HAMBURG, GERMANY – Once-weekly tirzepatide (Mounjaro, Lilly) added to insulin glargine resulted in greater reductions in hemoglobin A1c along with more weight loss and less hypoglycemia, compared with prandial insulin lispro (Humalog, Sanofi), for patients with inadequately controlled type 2 diabetes, show data from the SURPASS-6 randomized clinical trial.
published simultaneously in JAMA.It also resulted in a higher percentage of participants meeting an A1c target of less than 7.0%, wrote the researchers, whose study was presented at the annual meeting of the European Association for the Study of Diabetes and was
Also, daily insulin glargine use was substantially lower among participants who received tirzepatide, compared with insulin lispro. Insulin glargine was administered at a dosage 13 IU/day; insulin lispro was administered at a dosage of 62 IU/day. “At the highest dose, some patients stopped their insulin [glargine] in the tirzepatide arm,” said Juan Pablo Frias, MD, medical director and principal investigator of Velocity Clinical Research, Los Angeles, who presented the findings. “We demonstrated clinically meaningful and superior glycemic and body weight control with tirzepatide compared with insulin lispro, while tirzepatide was also associated with less clinically significant hypoglycemia.”
Weight improved for participants who received tirzepatide compared with those who received insulin lispro, at –10 kg and +4 kg respectively. The rate of clinically significant hypoglycemia (blood glucose < 54 mg/dL) or severe hypoglycemia was tenfold lower with tirzepatide, compared with insulin lispro.
The session dedicated to tirzepatide was comoderated by Apostolos Tsapas, MD, professor of medicine and diabetes, Aristotle University, Thessaloniki, Greece, and Konstantinos Toulis, MD, consultant in endocrinology and diabetes, General Military Hospital, Thessaloniki, Greece. Dr. Toulis remarked that, in the chronic disease setting, management and treatment intensification are challenging to integrate, and there are barriers to adoption in routine practice. “This is particularly true when it adds complexity, as in the case of multiple prandial insulin injections on top of basal insulin in suboptimally treated individuals with type 2 diabetes.
“Demonstrating superiority over insulin lispro in terms of the so-called trio of A1c, weight loss, and hypoglycemic events, tirzepatide offers both a simpler to adhere to and a more efficacious treatment intensification option.” He noted that, while long-term safety data are awaited, “this seems to be a definite step forward from any viewpoint, with the possible exception of the taxpayer’s perspective.”
Dr. Tsapas added: “These data further support the very high dual glucose and weight efficacy of tirzepatide and the primary role of incretin-related therapies amongst the injectables for the treatment of type 2 diabetes.”
Tirzepatide 5, 10, 15 mg vs. insulin lispro in addition to insulin glargine
The researchers aimed to assess the efficacy and safety of adding once-weekly tirzepatide, compared with thrice-daily prandial insulin lispro, as an adjunctive therapy to insulin glargine for patients with type 2 diabetes that was inadequately controlled with basal insulin.
Tirzepatide activates the body’s receptors for glucose-dependent insulinotropic polypeptide and glucagonlike peptide–1 (GLP-1). The study authors noted that “recent guidelines support adding an injectable incretin-related therapy such as GLP-1 receptor agonist for glycemic control, rather than basal insulin, when oral medications are inadequate.”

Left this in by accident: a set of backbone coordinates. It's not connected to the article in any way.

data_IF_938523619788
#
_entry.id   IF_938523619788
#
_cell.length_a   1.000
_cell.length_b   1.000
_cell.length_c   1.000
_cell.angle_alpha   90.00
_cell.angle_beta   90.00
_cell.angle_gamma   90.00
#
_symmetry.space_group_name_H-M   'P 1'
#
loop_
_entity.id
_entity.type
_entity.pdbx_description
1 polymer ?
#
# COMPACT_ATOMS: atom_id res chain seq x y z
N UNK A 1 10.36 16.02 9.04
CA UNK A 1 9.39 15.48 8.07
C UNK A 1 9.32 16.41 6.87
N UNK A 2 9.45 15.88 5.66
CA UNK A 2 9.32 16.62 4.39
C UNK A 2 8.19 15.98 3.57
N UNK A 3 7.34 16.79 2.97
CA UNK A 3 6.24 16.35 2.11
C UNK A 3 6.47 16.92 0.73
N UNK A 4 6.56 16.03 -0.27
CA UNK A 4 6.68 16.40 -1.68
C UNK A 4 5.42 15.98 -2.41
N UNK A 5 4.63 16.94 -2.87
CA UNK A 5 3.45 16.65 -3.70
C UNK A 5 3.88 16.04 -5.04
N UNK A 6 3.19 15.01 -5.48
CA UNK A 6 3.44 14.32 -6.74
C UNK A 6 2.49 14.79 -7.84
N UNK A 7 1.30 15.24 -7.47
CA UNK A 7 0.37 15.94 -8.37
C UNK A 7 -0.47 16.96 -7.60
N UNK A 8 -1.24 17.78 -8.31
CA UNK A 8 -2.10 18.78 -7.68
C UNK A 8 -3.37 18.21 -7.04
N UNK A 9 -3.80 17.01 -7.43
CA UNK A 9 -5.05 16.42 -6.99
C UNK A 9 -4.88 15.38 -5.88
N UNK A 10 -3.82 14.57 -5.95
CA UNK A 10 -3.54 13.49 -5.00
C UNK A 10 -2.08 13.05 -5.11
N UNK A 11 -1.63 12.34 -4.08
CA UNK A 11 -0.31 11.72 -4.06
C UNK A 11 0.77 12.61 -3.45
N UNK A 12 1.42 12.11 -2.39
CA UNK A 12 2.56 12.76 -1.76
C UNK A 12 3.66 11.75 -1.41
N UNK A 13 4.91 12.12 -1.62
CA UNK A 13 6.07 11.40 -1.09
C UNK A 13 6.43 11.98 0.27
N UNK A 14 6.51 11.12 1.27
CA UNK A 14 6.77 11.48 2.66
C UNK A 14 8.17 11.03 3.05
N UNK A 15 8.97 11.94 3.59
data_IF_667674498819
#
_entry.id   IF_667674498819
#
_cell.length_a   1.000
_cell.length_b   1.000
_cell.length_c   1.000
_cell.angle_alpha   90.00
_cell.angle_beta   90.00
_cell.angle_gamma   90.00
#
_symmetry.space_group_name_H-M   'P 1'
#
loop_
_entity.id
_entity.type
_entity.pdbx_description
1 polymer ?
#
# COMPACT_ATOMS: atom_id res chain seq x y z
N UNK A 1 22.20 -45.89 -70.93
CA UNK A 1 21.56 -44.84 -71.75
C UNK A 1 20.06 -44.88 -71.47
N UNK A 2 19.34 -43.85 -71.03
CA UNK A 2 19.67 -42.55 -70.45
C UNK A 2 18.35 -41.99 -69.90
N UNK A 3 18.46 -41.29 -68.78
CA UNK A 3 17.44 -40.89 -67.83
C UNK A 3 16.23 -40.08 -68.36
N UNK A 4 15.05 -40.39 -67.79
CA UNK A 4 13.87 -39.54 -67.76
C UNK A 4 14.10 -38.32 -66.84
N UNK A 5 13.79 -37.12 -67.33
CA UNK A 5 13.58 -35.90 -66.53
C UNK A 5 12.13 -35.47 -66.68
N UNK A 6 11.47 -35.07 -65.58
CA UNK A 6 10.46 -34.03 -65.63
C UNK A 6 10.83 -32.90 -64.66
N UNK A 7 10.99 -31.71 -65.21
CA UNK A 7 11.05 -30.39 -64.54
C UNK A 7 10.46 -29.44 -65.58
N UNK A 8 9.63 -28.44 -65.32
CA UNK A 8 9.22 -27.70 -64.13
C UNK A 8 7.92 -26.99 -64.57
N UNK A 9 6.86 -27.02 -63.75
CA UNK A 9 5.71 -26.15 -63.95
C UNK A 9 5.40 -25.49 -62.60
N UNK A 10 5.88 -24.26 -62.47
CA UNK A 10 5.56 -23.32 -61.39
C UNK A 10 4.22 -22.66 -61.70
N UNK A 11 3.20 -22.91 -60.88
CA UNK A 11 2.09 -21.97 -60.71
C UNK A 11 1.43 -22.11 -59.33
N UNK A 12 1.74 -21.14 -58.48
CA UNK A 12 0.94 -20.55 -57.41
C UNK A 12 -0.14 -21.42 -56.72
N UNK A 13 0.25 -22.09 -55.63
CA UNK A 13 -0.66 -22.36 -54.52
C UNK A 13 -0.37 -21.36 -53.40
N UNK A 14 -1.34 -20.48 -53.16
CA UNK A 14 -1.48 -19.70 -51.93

The open-label, phase 3b clinical trial drew data from 135 sites across 15 countries and included 1,428 adults with type 2 diabetes who were taking basal insulin. Participants were randomly assigned in a 1:1:1:3 ratio to receive once-weekly subcutaneous injections of tirzepatide (5 mg [n = 243], 10 mg [n = 238], or 15 mg [n = 236]) or prandial thrice-daily insulin lispro (n = 708).
Both arms were well matched. The average age was 60 years, and 60% of participants were women. The average amount of time patients had type 2 diabetes was 14 years; 85% of participants continued taking metformin. The average A1c level was 8.8% at baseline. Patients were categorized as having obesity (average body mass index, 33 kg/m2). The average insulin glargine dose was 46 units, or 0.5 units/kg.
Outcomes included noninferiority of tirzepatide (pooled cohort) compared with insulin lispro, both in addition to insulin glargine; and A1c change from baseline to week 52 (noninferiority margin, 0.3%). Key secondary endpoints included change in body weight and percentage of participants who achieved an A1c target of less than 7.0%.
About 90% of participants who received the study drug completed the study, said Dr. Frias. “Only 0.5% of tirzepatide patients needed rescue therapy, while only 2% of the insulin lispro did.”
Prior to optimization, the average insulin glargine dose was 42 IU/kg; during optimization, it rose to an average of 46 IU/kg. “At 52 weeks, those on basal-bolus insulin found their insulin glargine dose stayed flat while insulin lispro was 62 units,” reported Dr. Frias. “The three tirzepatide doses show a reduction in insulin glargine, such that the pooled dose reached an average of 11 units, while 20% actually came off their basal insulin altogether [pooled tirzepatide].”
Tirzepatide (pooled) led to the recommended A1c target of less than 7.0% for 68% of patients versus 36% of patients in the insulin lispro group.
About 68% of the patients who received tirzepatide (pooled) achieved the recommended A1c target of less than 7.0% versus 36% of patients in the insulin lispro group.
“Individual tirzepatide doses and pooled doses showed significant reduction in A1c and up to a 2.5% reduction,” Dr. Frias added. “Normoglycemia was obtained by a greater proportion of patients on tirzepatide doses versus basal-bolus insulin – one-third in the 15-mg tirzepatide dose.”